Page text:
‘We Russians can’t be trusted with democracy’


‘We Russians can’t be trusted with democracy’

The preference among voters for authoritarian leadership like that of Vladimir Putin partly explains the outcome of the election, argues PIET CROUCAMP.


THE flight of just over four hours from Istanbul to Moscow's Vnukovo International Airport is almost empty and everyone is sleeping, luxuriously stretched out in the Airbus A330.

A photo-novel beauty in her early 30s with a PhD in theoretical physics picks me up at the airport. She talks almost non-stop but the part of her story that sticks with me is this: “We need Vladimir Putin because we Russians can't be trusted with democracy."

Is this the answer to the question of why despots like Putin are sometimes supported at the expense of freedom? Just as it remains a vexing question why the Germans would support every fascist who had been hating Jews for decades? And South Africans romanticise the liberation struggle despite the enormous damage the ANC is doing to our democracy?

Moscow's heavy traffic and the Soviet-era buildings set my mood. The impressive red-brick walls and gold-domed towers of the Kremlin are etched against the horizon. St Basil's Cathedral, the State Historical Museum, the Lenin Mausoleum and Red Square.

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The Bolshevik October Revolution and the execution of the Russian imperial family in 1918 resulted in the overthrow of a monarchy. This paved the way for the establishment of the communist dictatorship, interspersed with transitional periods such as the “Russian Provisional Government". The RPG intended to hold free and fair elections but was overthrown in 1918.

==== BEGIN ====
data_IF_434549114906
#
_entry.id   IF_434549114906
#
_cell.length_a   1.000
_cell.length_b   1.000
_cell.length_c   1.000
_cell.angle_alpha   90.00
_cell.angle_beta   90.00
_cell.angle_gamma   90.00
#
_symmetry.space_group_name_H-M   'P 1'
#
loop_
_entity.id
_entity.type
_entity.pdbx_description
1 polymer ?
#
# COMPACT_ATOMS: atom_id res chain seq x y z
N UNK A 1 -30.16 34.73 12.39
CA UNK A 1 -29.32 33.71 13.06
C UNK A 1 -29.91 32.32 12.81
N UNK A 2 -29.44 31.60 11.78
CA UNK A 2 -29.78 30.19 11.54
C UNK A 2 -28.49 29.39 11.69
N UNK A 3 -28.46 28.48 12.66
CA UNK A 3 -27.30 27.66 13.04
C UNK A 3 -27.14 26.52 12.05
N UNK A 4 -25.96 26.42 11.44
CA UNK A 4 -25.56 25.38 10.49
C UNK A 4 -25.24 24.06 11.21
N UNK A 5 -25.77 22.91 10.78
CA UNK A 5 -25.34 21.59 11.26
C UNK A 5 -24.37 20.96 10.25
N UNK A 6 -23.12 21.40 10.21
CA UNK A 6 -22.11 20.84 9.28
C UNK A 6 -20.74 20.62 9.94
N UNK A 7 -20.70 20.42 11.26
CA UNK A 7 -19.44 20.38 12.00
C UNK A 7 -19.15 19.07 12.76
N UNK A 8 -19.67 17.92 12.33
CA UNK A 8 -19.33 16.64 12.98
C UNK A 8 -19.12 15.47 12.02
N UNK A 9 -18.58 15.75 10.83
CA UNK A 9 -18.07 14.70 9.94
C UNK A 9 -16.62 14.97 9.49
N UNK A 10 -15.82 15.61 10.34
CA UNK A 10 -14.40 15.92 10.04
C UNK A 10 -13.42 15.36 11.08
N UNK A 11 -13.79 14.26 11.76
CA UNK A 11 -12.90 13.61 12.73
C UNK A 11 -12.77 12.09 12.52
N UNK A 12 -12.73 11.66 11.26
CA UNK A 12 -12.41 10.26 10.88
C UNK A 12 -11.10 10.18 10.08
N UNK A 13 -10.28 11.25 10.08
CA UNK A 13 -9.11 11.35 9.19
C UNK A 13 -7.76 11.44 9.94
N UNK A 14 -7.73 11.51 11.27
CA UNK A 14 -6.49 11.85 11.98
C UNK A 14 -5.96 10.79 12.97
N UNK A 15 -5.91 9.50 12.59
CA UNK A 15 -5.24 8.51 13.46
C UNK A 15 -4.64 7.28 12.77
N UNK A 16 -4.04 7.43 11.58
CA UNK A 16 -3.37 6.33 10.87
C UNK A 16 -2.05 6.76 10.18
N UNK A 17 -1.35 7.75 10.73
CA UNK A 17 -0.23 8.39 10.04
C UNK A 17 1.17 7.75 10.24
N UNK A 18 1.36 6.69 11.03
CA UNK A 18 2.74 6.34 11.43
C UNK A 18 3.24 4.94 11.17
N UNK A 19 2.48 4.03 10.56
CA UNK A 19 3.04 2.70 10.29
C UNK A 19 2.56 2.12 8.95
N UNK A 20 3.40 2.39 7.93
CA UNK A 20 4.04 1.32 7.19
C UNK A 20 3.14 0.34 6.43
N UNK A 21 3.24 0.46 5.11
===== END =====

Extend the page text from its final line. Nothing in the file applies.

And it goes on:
Vladimir Lenin initially favoured scheduled elections but dissolved the constituent assembly after his party won only 25% of the popular vote. Despite public ambivalence towards communism, there was no affinity with liberal democratic principles; the liberal Kadet party could only attract 4.8% support.

Russia and the Russians were suffocatingly poor and in their hardship the working class saw no hope in liberalism. (The same applies to South Africa.) The left-wing socialist revolutionaries got 37% of the vote. Ironically, the RPG's continued unpopularity stemmed in part from its support for Russian involvement in World War 1, a policy with which Lenin was not at peace. In fact, he advocated withdrawal from the war.